Dior MitzahDay 20: Aedes de Venustas Cierge de Lune

Many years ago I thought that I wasn’t a vanilla fan. But since then I discovered at least several vanilla perfumes that I really liked. Cierge de Lune is one of them. I wonder how the recently re-released version smells.

Aedes de Venustas Cierge de Lune

Day 21: Teo Cabanel Alahine
After I mentioned Alahine in the Second Sunday Samples: Teo Cabanel Les Expressions Parfumées post last month, I kept thinking that I didn’t wear it in a while – so, I added it to my calendar. It was absolutely wonderful. I love it, and I feel a little sad that the brand decided to go into another direction. It’s not to say that their new perfumes aren’t good: I liked two of them and even think of getting those. But they are very different from the first line…

Day 22: Guerlain Encens Mythique d’Orient
Encens Mythique d’Orient is has such a presence that I didn’t dare to wear it to the office, especially since one of my co-workers criticized it when I first got it. Interestingly, this time when I wore it, I think I got that whiff of masculine perfumes that she referred to. It didn’t spoil my enjoyment from wearing this perfume, but it was a curious discovery.Guerlain Encens Mythique d'OrientDay 23: Shaik Chic Shaik No 30
Completely unplanned, I got in sequence two perfumes that I previously considered “not safe for work.” Small perks of working from home.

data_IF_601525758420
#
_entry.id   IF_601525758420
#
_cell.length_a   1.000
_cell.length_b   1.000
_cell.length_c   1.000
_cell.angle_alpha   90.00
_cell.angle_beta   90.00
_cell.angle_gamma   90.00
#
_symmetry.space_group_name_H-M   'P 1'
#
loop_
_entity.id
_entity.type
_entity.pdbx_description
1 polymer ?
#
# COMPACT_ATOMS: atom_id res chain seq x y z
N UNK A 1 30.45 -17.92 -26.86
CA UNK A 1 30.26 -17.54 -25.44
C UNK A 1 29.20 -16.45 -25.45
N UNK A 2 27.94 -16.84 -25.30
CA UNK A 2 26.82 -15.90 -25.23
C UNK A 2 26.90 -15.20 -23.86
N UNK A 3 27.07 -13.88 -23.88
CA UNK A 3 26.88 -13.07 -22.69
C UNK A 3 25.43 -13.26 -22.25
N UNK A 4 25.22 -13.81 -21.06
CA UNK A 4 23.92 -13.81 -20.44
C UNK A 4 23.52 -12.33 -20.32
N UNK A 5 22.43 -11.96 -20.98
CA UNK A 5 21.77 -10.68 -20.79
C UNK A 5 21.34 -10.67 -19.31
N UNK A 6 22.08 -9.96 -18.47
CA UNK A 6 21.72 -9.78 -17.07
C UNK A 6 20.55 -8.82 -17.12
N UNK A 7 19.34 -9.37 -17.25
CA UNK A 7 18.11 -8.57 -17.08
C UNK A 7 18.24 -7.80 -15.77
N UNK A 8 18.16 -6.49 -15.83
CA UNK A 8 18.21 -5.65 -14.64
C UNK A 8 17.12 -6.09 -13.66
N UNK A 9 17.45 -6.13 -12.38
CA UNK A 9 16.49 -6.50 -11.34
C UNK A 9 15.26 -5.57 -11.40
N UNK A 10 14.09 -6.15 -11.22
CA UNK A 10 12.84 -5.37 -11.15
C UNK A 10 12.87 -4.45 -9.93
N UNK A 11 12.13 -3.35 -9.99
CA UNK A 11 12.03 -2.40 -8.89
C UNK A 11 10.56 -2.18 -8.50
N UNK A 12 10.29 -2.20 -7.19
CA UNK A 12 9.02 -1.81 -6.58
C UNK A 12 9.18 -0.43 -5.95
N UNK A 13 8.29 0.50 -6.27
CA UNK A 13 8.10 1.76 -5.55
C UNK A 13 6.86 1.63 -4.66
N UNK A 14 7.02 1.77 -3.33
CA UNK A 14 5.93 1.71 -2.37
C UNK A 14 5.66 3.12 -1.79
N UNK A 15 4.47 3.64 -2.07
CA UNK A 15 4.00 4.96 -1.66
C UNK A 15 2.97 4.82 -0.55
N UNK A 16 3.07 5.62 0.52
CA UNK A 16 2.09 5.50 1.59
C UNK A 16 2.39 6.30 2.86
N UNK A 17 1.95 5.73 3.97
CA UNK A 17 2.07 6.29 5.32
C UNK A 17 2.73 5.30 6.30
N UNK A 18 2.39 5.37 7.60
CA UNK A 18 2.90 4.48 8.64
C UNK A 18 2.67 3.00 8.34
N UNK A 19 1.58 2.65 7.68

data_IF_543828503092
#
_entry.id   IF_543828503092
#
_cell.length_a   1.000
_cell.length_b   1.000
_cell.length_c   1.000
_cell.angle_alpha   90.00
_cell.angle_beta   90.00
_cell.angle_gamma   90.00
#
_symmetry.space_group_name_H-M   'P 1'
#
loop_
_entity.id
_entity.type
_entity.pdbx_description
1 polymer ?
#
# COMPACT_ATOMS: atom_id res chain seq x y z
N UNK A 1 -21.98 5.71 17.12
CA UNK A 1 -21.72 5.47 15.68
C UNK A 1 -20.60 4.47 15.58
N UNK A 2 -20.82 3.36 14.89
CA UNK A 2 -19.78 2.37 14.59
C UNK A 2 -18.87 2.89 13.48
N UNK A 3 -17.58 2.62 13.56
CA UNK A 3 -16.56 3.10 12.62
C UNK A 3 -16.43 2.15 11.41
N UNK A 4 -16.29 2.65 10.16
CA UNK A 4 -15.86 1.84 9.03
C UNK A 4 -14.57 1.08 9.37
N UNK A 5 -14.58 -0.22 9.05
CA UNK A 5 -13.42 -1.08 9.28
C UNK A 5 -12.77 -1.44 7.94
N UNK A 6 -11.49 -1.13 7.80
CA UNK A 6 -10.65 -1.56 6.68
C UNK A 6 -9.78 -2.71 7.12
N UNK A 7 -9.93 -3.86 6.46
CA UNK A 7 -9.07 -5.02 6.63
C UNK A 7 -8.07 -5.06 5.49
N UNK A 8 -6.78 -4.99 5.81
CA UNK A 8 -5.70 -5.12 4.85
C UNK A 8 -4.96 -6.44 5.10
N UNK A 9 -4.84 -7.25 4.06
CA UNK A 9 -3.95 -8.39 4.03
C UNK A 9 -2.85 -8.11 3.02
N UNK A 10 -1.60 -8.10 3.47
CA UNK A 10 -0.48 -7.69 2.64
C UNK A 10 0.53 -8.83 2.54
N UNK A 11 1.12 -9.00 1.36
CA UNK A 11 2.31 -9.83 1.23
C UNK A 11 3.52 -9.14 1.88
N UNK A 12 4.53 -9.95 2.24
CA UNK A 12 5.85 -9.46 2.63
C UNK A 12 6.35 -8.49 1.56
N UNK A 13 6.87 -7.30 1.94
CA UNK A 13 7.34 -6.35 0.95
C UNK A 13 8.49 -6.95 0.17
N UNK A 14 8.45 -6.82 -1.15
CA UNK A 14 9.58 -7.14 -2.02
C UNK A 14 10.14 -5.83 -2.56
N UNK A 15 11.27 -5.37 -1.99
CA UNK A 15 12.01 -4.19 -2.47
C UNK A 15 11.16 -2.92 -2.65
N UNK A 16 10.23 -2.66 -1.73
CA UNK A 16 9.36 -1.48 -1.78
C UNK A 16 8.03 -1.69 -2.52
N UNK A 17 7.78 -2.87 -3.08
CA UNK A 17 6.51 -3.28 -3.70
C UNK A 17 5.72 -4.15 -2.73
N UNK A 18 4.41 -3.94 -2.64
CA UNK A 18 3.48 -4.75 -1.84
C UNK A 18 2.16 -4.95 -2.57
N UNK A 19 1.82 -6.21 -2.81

All these years I hoped one day I would come across this brand somewhere at a store to try their other offerings, including masculine ones. But it hasn’t happened: after that first time many years ago in Vienna, I haven’t seen these perfumes anywhere, and none of the US decanter sites carries the brand. So, while I’m still curious to try those, for now I’m satisfied with the one that I have (but I still can’t get over that strangest packaging it came in).

Chic Shaik No 30 by Designer Shaik

Day 24: Amouage Ubar
As I’m writing it, this 24th day hasn’t happened yet. How do I know what I will be wearing? As for a couple of other cases, I pre-arranged perfume for that day because Ubar is one of my traditional perfumes for this holiday. I plan to wrap into it tomorrow to celebrate Christmas and Rusty’s birthday.

Amouage Ubar

For more pictures of Rusty, see the Advent CaTendar on my Instagram account (@undina_ba) or stop by the blog in the next couple of days to celebrate Rusty’s 13th Birthday.

 

Images: my own